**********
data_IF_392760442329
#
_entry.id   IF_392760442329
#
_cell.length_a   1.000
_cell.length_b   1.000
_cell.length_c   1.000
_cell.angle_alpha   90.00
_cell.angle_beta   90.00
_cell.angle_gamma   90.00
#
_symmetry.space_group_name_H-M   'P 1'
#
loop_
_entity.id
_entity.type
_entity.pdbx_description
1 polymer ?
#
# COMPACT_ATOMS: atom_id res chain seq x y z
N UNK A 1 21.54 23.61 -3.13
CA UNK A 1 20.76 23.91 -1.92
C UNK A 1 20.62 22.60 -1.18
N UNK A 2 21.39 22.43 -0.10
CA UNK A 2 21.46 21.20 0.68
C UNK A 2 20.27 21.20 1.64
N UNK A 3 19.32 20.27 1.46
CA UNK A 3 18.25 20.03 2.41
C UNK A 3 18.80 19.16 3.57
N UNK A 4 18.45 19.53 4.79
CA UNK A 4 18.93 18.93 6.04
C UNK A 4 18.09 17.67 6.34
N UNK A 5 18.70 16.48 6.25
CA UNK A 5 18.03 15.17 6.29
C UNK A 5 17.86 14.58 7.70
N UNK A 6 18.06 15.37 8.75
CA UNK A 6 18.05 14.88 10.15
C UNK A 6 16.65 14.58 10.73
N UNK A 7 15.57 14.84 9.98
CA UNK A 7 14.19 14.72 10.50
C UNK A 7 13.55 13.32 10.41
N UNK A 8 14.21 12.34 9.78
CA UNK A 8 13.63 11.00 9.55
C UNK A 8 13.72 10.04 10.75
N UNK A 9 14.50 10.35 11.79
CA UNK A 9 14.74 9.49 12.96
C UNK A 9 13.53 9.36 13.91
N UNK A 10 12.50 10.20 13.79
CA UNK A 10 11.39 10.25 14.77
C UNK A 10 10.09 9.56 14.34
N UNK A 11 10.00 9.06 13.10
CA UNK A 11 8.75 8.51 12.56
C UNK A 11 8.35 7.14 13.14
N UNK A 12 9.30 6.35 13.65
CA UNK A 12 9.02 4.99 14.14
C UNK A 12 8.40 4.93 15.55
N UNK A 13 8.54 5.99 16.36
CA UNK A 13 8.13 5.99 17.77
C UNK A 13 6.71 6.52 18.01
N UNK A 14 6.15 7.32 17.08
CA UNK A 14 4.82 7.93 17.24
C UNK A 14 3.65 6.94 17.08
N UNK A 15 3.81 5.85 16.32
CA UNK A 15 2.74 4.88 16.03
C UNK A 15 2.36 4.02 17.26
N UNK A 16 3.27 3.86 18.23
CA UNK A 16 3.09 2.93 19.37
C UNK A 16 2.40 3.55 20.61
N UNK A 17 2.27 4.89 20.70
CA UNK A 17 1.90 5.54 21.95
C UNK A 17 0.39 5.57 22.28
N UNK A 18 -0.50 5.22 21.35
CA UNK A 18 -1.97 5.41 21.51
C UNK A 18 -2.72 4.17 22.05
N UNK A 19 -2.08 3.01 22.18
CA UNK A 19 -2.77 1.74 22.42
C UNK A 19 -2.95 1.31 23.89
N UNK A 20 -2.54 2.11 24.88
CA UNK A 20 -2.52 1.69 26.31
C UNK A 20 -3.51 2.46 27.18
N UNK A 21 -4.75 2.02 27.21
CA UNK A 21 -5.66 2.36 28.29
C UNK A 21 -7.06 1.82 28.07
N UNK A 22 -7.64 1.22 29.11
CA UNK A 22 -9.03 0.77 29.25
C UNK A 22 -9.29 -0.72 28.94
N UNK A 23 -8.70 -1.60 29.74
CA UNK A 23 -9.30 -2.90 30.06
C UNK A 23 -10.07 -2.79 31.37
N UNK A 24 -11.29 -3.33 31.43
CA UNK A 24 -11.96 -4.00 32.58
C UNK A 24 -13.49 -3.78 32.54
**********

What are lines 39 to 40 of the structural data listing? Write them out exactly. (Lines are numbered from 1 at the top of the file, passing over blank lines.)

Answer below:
N UNK A 7 15.57 14.84 9.98
CA UNK A 7 14.19 14.72 10.50